U.S. Postal Service eyes e-commerce to offset declining mail
Facing a slump in the mail it had been delivering since the days of America's Revolutionary War, in 2012 the U.S. Postal Service began aggressively targeting e-commerce and lapsed customers as the way to salvage its declining business.
"Really it started almost at the level of cold-calling, talking to people who really hadn't spoken to us in a long time," said Nagisa Manabe, who joined the USPS in May 2012 as chief marketing and sales officer from Coca-Cola Co after a career in the private sector. "And really trying to persuade them to consider us as a very viable alternative in the shipping market."
With further drops in its traditional bread-and-butter products ahead, the USPS wants to capitalize on e-commerce, which consulting firm Detroit LLP has predicted should grow 14 percent this holiday season alone. But industry experts question whether the USPS has enough space in its delivery vans and whether its unionized work force can handle a greater proportion of the e-commerce market.
Over the past two years the USPS has rolled out real-time scanning for packages, a vital tool for online retailers and consumers alike to track their packages. It is also upgrading all of its delivery workers' handheld scanners.
The rise of the Internet has taken a heavy toll on first-class mail, the USPS's most profitable product. That falling business played a significant role in the USPS's fiscal 2014 loss of $5.5 billion, its eighth consecutive year in the red.
From 2009 to 2013, the volume of first-class mail deliveries dropped more than 20 percent. In the fiscal year ending Sept. 30, USPS deliveries declined to 155.4 billion pieces from 158.2 billion. First-class deliveries accounted for 2.2 billion pieces of that decline.
But package deliveries rose to more than 4 billion pieces from 3.7 billion, accounting for $1.1 billion of the USPS's revenue growth of $1.9 billion. In the run-up to Christmas, the USPS has been doing Sunday deliveries for Amazon.com Inc in a number of cities. Manabe adds that the agency will handle the online retailer's push into same-day and next-day deliveries "in many markets."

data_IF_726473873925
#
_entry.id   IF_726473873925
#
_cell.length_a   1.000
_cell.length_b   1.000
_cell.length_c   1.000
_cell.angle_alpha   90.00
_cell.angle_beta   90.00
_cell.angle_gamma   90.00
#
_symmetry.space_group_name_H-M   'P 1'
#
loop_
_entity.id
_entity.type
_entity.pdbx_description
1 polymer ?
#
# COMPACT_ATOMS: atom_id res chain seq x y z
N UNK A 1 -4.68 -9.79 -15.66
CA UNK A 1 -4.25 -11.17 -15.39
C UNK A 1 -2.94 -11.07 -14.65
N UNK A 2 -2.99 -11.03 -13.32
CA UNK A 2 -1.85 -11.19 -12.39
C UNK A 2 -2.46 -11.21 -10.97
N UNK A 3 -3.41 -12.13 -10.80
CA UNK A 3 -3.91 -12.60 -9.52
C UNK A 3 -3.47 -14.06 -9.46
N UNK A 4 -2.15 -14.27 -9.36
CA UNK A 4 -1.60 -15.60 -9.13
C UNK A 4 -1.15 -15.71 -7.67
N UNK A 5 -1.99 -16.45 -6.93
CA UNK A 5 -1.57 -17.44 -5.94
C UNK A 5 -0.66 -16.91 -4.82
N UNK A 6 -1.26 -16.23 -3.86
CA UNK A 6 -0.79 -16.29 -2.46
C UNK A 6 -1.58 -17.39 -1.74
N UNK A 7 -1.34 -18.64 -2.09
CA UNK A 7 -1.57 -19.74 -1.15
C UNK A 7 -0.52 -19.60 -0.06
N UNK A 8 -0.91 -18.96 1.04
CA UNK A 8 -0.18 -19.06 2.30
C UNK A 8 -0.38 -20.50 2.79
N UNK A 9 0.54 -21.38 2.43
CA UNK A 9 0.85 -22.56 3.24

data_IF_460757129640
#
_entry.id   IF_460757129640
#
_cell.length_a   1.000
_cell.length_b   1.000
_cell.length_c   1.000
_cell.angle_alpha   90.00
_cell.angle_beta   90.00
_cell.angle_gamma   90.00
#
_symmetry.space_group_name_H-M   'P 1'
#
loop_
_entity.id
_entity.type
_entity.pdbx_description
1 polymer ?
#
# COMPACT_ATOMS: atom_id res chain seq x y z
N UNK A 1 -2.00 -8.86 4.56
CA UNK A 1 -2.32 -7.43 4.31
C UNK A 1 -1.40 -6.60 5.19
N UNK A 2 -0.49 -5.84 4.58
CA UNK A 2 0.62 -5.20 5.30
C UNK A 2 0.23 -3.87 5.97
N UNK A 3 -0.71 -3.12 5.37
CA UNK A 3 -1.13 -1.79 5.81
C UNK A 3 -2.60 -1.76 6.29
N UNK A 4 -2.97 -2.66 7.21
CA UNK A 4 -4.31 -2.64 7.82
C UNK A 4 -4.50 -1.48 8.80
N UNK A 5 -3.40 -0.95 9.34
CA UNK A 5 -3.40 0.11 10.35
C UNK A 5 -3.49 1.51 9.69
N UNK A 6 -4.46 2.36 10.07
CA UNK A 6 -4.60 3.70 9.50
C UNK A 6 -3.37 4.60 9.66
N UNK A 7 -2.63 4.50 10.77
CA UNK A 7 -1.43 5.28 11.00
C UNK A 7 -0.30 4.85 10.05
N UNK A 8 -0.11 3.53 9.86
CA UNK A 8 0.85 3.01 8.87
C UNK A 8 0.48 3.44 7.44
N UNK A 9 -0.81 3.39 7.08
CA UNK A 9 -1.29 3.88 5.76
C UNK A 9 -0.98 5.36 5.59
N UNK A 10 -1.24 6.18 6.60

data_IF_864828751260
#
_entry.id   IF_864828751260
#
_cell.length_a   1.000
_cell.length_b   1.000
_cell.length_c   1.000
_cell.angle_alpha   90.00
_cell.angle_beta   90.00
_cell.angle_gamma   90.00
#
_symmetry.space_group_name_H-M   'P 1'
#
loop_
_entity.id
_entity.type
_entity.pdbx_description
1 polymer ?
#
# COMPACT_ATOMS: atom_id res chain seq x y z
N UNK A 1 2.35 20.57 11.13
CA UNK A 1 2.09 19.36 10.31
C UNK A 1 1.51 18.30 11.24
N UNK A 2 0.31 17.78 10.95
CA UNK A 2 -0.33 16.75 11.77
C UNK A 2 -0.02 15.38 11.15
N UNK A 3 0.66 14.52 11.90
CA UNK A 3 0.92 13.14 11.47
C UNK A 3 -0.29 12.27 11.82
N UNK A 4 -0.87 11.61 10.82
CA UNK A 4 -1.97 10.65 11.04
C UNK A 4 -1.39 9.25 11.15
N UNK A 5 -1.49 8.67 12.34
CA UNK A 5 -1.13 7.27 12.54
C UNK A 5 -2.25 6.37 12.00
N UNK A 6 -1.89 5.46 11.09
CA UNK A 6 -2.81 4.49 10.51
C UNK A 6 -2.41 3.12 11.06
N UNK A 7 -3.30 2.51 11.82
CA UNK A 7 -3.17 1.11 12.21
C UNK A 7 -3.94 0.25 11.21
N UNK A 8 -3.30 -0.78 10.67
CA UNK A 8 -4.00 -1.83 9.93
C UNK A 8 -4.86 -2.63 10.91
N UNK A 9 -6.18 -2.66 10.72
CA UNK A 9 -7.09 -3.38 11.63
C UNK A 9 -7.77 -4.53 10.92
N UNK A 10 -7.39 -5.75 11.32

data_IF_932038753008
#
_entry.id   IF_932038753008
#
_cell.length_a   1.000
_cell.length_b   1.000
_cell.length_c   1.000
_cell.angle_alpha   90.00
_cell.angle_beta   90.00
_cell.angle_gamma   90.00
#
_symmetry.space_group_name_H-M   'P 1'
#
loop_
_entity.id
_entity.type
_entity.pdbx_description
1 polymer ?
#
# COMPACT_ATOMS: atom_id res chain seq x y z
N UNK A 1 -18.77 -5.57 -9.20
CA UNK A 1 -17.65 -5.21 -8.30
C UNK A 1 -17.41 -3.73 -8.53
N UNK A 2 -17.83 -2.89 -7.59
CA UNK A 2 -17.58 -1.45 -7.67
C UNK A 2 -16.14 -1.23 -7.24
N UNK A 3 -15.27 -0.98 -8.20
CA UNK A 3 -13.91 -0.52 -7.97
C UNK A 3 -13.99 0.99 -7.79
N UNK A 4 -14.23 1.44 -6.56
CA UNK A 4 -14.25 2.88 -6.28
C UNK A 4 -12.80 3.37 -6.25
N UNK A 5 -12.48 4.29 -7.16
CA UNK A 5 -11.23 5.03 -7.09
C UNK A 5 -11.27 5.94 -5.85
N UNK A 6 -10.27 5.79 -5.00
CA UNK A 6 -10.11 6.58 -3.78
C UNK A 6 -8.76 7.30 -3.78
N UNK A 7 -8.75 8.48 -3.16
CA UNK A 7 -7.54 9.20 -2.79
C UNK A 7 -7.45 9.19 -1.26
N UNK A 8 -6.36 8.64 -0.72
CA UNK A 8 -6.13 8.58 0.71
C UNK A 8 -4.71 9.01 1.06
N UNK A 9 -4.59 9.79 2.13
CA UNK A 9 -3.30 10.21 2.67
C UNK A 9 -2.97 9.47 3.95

EBay Inc is another major customer and Manabe says "pretty much anyone who's in the e-commerce space at least does some volume with us."
Many in the delivery industry are waiting to see how the USPS has handled surging e-commerce volumes in the days before Christmas.
The USPS's competitive advantage lies in the fact that it already delivers to every house in America and analysts estimate it can do so for around a quarter of the cost charged by United Parcel Service Inc and FedEx Corp, which are both competitors and customers of the USPS.
"The U.S. Postal Service has the ultimate last-mile delivery network, so it has a real opportunity here," said Vinnie DeAngelis, vice president of postal relations at Neopost USA, which provides tracking and other software for e-commerce retailers and delivery companies.
According to shipment-tracking software developer ShipMatrix Inc, in 2013 the USPS accounted for 59.2 percent of e-commerce deliveries, while UPS accounted for 31.9 percent and FedEx 8.9 percent. The USPS has predicted holiday package volume growth of around 12 percent this year from Nov. 17 to Christmas.
In the years ahead, the USPS expects 80 percent of U.S. ZIP codes will see "significantly more business," Manabe said. But many of the USPS's current delivery vehicles are more than 25 years old and built for mail instead of larger packages.
"They (the USPS) tend to operate smaller vehicles that really cube out (fill up) pretty quickly as opposed to the network we have in place," FedEx Executive Vice President Michael Glenn said during a Dec. 17 earnings conference call with analysts. Delivery companies measure their vehicles' three-dimensional space in cubes.
The USPS plans to spend more than $10 billion over the next four years on a new fleet of vehicles. Manabe said that could mean three or four different sizes of vehicles to handle different package volumes in urban and rural areas.
Some industry experts are concerned that the USPS, whose operations are dictated by Congress, may have trouble handling e-commerce growth due to its quasi-government unionized workers.
"When I think about the USPS business model, I don't believe they are ever going to get the productivity of FedEx or UPS," said Brian Hancock, a board member of the Council of Supply Chain Management Professionals.
But Manabe insists the unionized work force is on board and recognizes the importance of e-commerce.
The last few delivery days before Christmas have been a test for the USPS. After struggling with a late surge in online orders last year that left an estimated 2 million packages stranded on Christmas Eve, UPS and FedEx both made it clear this year that they would reject a last-minute flood of packages if it threatened their systems.
Rick Jones, a former UPS executive and now CEO of regional delivery company Lone Star Overnight, says that for many retailers this holiday season, the USPS may have become the carrier of last resort.
"The question is whether their smaller vehicles, which are designed for mail rather than packages, could handle the extra volume," he said.
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